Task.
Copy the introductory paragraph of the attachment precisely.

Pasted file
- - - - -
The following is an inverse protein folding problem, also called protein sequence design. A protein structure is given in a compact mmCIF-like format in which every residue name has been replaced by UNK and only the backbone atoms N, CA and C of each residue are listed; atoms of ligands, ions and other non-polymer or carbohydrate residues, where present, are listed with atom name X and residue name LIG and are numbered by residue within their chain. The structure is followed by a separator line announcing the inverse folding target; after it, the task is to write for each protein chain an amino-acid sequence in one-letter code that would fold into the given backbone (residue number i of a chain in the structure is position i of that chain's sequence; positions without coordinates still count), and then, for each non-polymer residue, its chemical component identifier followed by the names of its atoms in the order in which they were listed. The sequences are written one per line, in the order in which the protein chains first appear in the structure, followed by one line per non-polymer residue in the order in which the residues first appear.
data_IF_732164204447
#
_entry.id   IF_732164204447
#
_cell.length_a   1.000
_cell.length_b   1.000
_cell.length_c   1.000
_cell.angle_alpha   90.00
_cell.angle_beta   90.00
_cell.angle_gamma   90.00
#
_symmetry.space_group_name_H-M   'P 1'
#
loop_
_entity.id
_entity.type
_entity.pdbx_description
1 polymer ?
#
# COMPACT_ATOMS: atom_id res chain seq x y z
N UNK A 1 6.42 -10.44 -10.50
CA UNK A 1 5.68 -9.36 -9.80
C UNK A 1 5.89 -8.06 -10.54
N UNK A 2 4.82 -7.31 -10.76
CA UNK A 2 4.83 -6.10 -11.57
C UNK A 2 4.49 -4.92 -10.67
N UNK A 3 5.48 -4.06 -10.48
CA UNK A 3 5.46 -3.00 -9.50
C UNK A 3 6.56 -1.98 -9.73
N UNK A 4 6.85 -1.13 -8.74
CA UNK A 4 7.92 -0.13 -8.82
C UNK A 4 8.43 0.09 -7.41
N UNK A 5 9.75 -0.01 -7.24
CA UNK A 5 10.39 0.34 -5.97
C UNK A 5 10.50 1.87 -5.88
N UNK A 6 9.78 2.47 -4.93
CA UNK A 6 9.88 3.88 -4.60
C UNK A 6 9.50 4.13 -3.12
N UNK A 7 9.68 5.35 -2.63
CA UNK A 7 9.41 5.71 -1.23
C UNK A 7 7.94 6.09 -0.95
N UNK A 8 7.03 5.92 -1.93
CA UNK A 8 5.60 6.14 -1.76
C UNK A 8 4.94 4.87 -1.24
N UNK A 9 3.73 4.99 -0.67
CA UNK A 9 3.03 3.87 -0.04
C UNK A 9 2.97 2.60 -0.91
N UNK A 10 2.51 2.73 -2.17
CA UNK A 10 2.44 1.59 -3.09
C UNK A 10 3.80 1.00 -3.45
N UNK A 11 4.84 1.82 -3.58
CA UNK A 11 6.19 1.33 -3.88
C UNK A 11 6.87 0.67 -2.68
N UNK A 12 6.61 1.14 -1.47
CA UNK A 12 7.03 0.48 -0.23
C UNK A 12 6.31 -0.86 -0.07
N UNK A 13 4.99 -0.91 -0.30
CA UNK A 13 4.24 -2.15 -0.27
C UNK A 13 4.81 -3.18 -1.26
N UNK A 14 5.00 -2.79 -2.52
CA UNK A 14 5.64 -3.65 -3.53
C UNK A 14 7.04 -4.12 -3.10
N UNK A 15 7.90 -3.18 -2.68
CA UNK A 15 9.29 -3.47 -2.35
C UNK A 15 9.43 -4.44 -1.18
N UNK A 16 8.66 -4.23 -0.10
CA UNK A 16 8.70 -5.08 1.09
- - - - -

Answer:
The following is an inverse protein folding problem, also called protein sequence design. A protein structure is given in a compact mmCIF-like format in which every residue name has been replaced by UNK and only the backbone atoms N, CA and C of each residue are listed; atoms of ligands, ions and other non-polymer or carbohydrate residues, where present, are listed with atom name X and residue name LIG and are numbered by residue within their chain. The structure is followed by a separator line announcing the inverse folding target; after it, the task is to write for each protein chain an amino-acid sequence in one-letter code that would fold into the given backbone (residue number i of a chain in the structure is position i of that chain's sequence; positions without coordinates still count), and then, for each non-polymer residue, its chemical component identifier followed by the names of its atoms in the order in which they were listed. The sequences are written one per line, in the order in which the protein chains first appear in the structure, followed by one line per non-polymer residue in the order in which the residues first appear.